There are Moles, and Then There are MOLES

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Identifying Moles

When it’s time to call a doctor

By Michelle Ochsner

Skin cancer is the most common of all cancers in the United States. Being proactive by examining your skin regularly helps reduce your chances of developing melanoma, the most serious type of skin malignancy.

The best defense against melanoma is the usage of sun protection barriers. Noted in the 2011 Journal of the American Academy of Dermatology sunburns and indoor tanning are the main contributors to skin cancer. Less than 40% of children wear sun protection, and 34.4% of adults had burns from ultraviolet lights from the sun. The CDC declares up to 90% of melanomas are due to exposure to UV rays.

No matter your age, it’s never too early to self examine moles and check for signs of skin cancer. Detection is important to catch cancer of the skin early. The ABC’s of Melanoma and when to contact a doctor are:

Asymmetrical Shape: It isn’t necessary for the mole to be in any particular shape. However, the mole should not show a discrepancy from one side to the other.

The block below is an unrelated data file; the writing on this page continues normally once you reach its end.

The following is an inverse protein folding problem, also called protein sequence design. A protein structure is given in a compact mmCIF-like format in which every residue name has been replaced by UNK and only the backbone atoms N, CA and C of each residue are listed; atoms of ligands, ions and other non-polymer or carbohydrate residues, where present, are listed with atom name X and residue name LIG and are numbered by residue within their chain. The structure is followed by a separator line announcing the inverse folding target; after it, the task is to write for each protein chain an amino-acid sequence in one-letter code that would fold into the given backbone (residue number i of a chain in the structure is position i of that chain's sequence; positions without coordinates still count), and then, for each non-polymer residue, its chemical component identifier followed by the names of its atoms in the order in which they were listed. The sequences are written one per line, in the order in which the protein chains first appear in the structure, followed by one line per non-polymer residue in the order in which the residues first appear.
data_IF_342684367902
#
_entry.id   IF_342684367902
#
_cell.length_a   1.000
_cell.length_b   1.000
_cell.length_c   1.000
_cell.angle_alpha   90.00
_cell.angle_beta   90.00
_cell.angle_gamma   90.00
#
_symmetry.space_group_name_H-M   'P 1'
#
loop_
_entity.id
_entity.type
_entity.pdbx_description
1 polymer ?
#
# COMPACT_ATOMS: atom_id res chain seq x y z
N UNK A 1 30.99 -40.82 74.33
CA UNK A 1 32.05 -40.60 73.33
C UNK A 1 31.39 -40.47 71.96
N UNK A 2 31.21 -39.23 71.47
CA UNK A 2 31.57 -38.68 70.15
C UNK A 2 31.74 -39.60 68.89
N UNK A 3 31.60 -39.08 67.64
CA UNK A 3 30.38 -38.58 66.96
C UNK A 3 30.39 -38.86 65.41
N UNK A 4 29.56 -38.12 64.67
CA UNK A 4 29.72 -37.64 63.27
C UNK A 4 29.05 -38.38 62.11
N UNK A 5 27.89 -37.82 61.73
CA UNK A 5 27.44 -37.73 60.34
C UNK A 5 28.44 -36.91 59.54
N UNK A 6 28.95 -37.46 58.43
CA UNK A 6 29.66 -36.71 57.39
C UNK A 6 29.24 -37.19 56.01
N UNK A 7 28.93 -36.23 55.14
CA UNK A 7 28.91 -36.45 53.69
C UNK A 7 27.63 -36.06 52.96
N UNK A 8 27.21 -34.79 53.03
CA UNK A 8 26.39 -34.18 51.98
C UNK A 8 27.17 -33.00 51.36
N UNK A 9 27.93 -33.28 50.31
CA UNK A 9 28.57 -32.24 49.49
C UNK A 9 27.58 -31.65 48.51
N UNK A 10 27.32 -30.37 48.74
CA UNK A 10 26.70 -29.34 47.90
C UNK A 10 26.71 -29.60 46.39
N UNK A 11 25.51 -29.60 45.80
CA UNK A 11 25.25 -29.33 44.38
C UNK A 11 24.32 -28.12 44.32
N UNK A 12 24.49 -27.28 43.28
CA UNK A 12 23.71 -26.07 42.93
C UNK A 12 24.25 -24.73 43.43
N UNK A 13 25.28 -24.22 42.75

• Border: Normal moles are regular in uniformity. The border should not be ragged, blurred, or uneven.
  • Color: Moles can be exceedingly light, or nearly black. If there is an assortment of color, such as brown, red, white, black, or blue, a medical consultation is essential.
  • Diameter: The mole should not exceed 6mm in diameter, the size of a pencil eraser.
    Elevation: There are many moles raised from the skin that are not malignant.

Nevertheless, get them checked. Always better to be safe.

According to the Melanoma Research Foundation, most moles on the body are benign. It is important to check your skin regularly as most melanomas are found by the person, not a doctor. Those with more than 100 moles are at higher risk and will benefit from yearly checkups.

The most effective way of prevention is to know your body. You’ve only got one, and you know it better than anyone else. A good way to track a mole is to take pictures and compare those photos yearly. If there are signs of cancer, contact your doctor immediately.

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